March argues that, “the ‘people’ figure very modestly in this tradition” (29). He argues that it was not from the people that the scholars got their authority to interpret and impose the law. While he concedes that the scholars emerged from the people, this was “at most, a kind of delegatory authority” and that sovereignty “was largely a matter of a kind of power sharing between various elites or experts” (26; xix).

Yet, it seems from his discussion that March does in fact identify some beginnings of the sovereignty of the people. Why then is March so keen to say that the caliphate of man is an invention? March argues that this vision of popular sovereignty “reflects a genuine intellectual revolution in modern Islamic thought” and that “if popular sovereignty is an important commitment for modern Islamist thinkers, it required inventing” (x; xix). While he states that there are resources “that make certain aspects of popular sovereignty easier to accept,” for March “this is not a mere application or light repurposing of Islamic tradition prior to the nineteenth century” (xix).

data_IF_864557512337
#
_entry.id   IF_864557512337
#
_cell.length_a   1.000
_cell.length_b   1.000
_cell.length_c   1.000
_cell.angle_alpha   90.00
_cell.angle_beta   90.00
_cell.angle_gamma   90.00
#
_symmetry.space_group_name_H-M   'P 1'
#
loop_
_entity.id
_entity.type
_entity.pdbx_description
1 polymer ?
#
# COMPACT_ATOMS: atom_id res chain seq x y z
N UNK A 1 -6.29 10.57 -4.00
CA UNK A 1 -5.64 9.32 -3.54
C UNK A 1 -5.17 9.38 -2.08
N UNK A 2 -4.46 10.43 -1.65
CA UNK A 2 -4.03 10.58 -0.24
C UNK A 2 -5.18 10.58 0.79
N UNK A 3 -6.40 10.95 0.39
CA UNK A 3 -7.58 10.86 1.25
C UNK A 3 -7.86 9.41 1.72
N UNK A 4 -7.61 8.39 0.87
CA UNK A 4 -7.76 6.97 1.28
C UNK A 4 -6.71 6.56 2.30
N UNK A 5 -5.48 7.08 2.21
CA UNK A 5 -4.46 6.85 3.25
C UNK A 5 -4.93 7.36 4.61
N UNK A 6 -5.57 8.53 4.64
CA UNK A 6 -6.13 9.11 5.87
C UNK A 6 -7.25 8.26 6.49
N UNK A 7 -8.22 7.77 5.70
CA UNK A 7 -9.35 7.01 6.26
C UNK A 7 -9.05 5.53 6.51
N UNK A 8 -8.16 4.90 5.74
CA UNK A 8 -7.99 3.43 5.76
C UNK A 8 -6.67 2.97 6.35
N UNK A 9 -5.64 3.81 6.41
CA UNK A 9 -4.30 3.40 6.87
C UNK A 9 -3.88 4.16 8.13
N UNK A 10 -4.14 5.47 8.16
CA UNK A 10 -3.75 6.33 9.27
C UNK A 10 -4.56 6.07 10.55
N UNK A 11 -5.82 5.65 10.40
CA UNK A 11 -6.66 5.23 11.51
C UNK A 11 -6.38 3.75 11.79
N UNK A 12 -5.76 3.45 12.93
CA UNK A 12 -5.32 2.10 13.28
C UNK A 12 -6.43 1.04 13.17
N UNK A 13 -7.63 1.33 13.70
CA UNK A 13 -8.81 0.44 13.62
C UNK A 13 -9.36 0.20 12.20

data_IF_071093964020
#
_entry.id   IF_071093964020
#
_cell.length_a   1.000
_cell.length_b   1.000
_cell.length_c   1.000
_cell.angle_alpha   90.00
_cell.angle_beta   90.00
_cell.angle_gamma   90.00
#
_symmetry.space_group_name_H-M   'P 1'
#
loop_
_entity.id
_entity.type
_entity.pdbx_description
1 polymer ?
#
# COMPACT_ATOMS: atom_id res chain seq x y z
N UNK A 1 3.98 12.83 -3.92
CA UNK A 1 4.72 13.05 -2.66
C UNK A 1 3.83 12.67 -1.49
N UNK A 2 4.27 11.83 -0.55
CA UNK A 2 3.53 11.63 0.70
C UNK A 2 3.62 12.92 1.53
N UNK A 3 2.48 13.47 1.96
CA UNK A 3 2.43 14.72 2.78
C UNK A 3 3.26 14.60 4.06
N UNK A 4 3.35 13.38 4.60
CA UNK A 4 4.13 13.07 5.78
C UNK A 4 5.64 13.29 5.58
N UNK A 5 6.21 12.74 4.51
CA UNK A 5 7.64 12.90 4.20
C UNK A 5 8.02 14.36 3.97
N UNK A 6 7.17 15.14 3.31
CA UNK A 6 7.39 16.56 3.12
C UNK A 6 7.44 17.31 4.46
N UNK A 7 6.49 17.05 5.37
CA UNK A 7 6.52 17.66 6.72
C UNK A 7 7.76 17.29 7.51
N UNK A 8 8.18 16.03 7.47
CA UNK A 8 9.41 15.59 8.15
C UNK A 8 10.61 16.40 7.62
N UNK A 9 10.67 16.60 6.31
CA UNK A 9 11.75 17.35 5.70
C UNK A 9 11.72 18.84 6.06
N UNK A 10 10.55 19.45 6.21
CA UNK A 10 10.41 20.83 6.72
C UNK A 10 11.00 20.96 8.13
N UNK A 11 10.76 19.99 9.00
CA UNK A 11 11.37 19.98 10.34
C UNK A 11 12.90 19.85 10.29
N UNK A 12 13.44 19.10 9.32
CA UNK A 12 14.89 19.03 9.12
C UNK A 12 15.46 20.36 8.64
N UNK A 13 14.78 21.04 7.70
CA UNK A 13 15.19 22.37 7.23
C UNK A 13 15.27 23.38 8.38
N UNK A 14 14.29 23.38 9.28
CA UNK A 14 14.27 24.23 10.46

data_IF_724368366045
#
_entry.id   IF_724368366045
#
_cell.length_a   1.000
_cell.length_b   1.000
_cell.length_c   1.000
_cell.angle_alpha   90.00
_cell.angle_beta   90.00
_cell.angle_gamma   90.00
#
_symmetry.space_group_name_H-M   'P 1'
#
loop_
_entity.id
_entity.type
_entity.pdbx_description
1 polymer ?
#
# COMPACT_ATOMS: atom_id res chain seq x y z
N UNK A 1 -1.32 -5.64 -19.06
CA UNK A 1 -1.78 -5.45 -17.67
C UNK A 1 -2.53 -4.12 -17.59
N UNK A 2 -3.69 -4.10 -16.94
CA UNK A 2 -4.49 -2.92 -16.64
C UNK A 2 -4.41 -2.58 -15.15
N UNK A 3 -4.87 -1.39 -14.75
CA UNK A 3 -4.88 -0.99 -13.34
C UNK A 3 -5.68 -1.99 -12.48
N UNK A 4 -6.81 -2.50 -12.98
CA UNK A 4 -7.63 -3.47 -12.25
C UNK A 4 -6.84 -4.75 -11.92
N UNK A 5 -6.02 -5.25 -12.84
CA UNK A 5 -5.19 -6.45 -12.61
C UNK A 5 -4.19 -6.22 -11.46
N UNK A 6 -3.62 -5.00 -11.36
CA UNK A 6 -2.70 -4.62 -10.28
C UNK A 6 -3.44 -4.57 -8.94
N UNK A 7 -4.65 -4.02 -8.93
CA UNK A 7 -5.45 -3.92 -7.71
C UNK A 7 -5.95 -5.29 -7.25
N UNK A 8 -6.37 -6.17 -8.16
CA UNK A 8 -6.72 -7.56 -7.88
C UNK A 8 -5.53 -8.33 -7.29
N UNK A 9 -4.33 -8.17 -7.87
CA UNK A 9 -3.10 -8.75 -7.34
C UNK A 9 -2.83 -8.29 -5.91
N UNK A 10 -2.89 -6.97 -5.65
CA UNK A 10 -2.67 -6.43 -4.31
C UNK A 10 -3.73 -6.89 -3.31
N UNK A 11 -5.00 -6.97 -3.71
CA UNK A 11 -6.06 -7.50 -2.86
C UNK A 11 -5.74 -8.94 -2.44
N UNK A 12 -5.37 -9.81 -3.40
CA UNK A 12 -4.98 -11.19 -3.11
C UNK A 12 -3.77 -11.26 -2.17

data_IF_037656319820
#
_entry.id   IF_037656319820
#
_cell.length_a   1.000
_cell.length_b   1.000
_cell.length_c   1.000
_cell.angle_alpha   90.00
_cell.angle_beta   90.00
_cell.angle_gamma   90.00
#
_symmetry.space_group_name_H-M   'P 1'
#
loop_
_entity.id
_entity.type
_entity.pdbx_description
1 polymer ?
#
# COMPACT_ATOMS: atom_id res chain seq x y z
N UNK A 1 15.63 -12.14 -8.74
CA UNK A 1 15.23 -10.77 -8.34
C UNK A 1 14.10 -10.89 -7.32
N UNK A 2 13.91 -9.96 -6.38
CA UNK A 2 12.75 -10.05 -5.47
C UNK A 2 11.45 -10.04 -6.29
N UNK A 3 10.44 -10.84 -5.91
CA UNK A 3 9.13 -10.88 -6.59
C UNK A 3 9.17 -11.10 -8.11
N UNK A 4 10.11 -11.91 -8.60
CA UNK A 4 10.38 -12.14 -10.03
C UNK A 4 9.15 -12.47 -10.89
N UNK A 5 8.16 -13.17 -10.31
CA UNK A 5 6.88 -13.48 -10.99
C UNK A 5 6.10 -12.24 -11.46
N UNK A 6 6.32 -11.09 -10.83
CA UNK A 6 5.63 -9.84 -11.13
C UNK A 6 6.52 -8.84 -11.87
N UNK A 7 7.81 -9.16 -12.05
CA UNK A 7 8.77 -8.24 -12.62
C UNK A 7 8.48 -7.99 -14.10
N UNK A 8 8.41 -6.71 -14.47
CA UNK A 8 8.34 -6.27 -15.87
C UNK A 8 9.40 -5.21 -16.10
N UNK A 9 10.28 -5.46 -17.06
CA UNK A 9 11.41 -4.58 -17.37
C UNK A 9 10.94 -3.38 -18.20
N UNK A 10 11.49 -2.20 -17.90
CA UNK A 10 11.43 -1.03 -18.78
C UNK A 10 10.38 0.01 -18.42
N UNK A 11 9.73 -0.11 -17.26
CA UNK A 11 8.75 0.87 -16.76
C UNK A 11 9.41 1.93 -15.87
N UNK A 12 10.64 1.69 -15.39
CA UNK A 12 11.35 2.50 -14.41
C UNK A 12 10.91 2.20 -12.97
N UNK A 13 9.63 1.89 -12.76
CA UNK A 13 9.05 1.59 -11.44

I wonder if what March is showing readers is less the invention of popular sovereignty in modern Islamic thought and more the use of some populist aspects derived from pre-modern thinking fashioned in the service of the proposed democratic Islamic state. In fact, populist dimensions can be seen in many aspects of Islamic history and we should not dismiss contemporary Islamist references to them as mere apologetics. There of course is the principle of consensus. While the religious scholars largely emerged to monopolize consensus and the people became sidelined as a result, there was a time when the scholars had not become formalized into four Sunni schools of law and had not yet monopolized legal authority. This is a point that the Muslim Brotherhood made when it argued, in early 2013, that Egyptian People’s Assembly—and not the religious scholars of al-Azhar—should be able to interpret the sharia.